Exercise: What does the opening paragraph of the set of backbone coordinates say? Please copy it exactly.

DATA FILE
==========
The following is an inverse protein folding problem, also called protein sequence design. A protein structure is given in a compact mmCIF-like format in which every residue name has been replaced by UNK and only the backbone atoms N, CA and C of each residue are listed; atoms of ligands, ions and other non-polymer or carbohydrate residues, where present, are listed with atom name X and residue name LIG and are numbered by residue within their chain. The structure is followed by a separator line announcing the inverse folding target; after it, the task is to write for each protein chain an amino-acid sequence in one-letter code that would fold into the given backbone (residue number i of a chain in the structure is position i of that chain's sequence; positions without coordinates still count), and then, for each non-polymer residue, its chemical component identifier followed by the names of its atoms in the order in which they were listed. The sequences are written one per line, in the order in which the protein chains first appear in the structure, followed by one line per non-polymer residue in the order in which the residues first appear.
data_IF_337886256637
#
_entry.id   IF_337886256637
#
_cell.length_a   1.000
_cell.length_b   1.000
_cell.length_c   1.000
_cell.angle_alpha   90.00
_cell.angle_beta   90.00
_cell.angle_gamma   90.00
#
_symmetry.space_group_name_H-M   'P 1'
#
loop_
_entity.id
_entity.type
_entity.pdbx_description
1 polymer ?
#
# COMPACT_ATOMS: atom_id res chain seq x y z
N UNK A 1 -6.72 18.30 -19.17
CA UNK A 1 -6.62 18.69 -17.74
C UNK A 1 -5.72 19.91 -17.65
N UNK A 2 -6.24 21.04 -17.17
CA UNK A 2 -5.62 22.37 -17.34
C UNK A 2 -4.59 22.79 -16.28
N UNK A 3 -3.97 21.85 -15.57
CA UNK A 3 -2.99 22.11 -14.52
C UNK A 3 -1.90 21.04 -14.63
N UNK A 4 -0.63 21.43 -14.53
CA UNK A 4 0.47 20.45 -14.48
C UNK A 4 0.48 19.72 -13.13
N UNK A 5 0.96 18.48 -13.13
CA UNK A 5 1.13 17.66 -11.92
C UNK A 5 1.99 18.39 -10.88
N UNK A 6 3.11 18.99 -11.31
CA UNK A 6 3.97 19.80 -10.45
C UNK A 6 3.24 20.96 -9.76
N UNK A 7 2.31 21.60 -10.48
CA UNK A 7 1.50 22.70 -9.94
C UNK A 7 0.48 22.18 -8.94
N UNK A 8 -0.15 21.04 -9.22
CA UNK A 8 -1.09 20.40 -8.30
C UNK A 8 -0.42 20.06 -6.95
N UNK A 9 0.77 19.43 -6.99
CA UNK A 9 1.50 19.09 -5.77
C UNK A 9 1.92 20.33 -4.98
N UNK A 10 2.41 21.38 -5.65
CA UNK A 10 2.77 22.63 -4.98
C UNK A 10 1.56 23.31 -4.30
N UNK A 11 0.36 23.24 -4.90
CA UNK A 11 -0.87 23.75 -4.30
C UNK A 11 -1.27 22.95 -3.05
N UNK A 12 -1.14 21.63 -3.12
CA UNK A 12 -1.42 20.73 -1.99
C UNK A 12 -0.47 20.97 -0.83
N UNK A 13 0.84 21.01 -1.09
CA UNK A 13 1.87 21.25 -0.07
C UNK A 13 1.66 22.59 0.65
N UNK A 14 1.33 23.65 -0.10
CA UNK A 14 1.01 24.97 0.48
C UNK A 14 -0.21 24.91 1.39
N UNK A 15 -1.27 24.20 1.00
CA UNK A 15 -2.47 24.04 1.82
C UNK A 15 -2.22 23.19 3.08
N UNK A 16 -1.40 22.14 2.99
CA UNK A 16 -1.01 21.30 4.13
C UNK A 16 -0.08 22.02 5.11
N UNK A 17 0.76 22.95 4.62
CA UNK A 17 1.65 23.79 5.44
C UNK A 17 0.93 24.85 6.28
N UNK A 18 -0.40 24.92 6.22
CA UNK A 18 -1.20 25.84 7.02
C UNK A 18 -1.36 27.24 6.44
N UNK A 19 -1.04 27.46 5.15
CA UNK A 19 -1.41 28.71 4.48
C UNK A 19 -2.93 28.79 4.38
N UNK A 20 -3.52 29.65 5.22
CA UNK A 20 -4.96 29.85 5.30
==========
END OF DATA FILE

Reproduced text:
The following is an inverse protein folding problem, also called protein sequence design. A protein structure is given in a compact mmCIF-like format in which every residue name has been replaced by UNK and only the backbone atoms N, CA and C of each residue are listed; atoms of ligands, ions and other non-polymer or carbohydrate residues, where present, are listed with atom name X and residue name LIG and are numbered by residue within their chain. The structure is followed by a separator line announcing the inverse folding target; after it, the task is to write for each protein chain an amino-acid sequence in one-letter code that would fold into the given backbone (residue number i of a chain in the structure is position i of that chain's sequence; positions without coordinates still count), and then, for each non-polymer residue, its chemical component identifier followed by the names of its atoms in the order in which they were listed. The sequences are written one per line, in the order in which the protein chains first appear in the structure, followed by one line per non-polymer residue in the order in which the residues first appear.